Senate HELP Committee examines pandemic response and recovery in underserved communities
Today, the Senate Health, Education, Labor and Pensions (HELP) Committee held a hearing entitled, “Examining Our COVID-19 Response: Improving Health Equity and Outcomes by Addressing Health Disparities.” This is the third hearing on the coronavirus pandemic the Committee has held in the 117th Congress.
In his prepared opening remarks, Ranking Member Richard Burr (R-NC) acknowledged the shortfalls in the nation’s pandemic response in underserved communities, including seniors, children, Americans with disabilities, and rural communities. Additionally Ranking Member Burr underscored the importance of maintaining flexibility as part of the nation’s emergency response and leveraging new technology to better analyze, prepare for, and respond to the next public health emergency.
WATCH: Ranking Member Burr delivers opening remarks before the Committee’s third coronavirus hearing
“The disproportionate impact of COVID-19 on minority populations, people in rural areas, and others has revealed cracks in our health care system that persist despite efforts to improve care... This pandemic has given us another perspective on these challenges and demonstrates a need to redouble our work to address the underlying problems facing these and other affected populations. Each response requires the ability to identify the problems local communities will face, strong leadership to recognize the best solutions, and an ability to leverage the right approaches and technology to execute those changes.
“With each emergency response, we learn about the ways each threat affects Americans differently and have adjusted our laws and plans accordingly. That is why we designed a response framework that is flexible – you never know quite how a new infectious disease or a natural disaster may impact us until it is on the ground and we are forced to respond. For example, during the last PAHPA [Pandemic and All Hazards Preparedness Act] reauthorization, Senator Casey and I included new advisory committees to identify the specific needs of our seniors and Americans with disabilities during emergencies…
“We have also made changes to the PAHPA statute to improve the development of countermeasures to meet the needs of different populations, and made sure we wrote it in a way that allowed maximum flexibility to respond to effected populations.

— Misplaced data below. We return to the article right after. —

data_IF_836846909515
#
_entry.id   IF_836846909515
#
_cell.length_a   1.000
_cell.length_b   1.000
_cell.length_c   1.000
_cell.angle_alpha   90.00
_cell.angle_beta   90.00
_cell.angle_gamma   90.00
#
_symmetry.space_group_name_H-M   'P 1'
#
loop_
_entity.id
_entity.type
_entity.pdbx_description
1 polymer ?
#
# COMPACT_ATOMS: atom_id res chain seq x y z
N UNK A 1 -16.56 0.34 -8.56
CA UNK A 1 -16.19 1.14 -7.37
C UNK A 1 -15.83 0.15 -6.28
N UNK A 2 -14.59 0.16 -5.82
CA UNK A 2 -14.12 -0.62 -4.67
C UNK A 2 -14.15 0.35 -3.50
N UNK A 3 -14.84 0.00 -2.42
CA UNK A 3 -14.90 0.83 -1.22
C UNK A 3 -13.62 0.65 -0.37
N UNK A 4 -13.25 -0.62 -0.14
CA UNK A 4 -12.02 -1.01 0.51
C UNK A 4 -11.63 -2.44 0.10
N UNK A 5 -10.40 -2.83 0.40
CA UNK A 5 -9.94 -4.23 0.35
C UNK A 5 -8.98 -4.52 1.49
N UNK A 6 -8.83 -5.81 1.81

“This virus has also compounded existing challenges that many communities—including rural, racial and ethnic minority, and low-income populations—face. These differences underscore the importance of maintaining flexibility as part of a public health response so that the state and local government can most effectively reach those in their communities most at risk for a particular public health threat.
“The novel coronavirus has again shown us that we cannot fully anticipate the ways in which a threat will affect different communities across the country. We have utilized new technologies throughout the response to better understand just how the virus takes its toll and to do something about it. The FDA has provided greater flexibility in clinical trial design, working with drug developers to enhance enrollment in clinical trials in ways that reach more communities by deploying remote technology that allows for patient monitoring without traveling to a major hospital. Manufacturers have gotten creative with targeting their trials to those who stand to benefit the most from a drug, with one developer creating mobile units to bring their COVID therapeutics directly to nursing homes as soon as they found an outbreak of the virus. Mobile health units have also been deployed to bring testing and vaccines to areas that need these countermeasures, and partnerships with historically black colleges and universities improved outreach to racial and ethnic minority populations on testing, participation in clinical trials, and providing information on vaccines and ways to prevent COVID-19.
“Now, as we look toward the weeks and months ahead, this ingenuity needs to continue. Our response efforts must leverage technology to improve our surveillance capabilities and inform our public health decision making. And, our policies should encourage the incorporation of new technology, strategies, and partnerships to solve old problems and challenges.”
To read Ranking Member Burr’s full prepared opening statement, click here.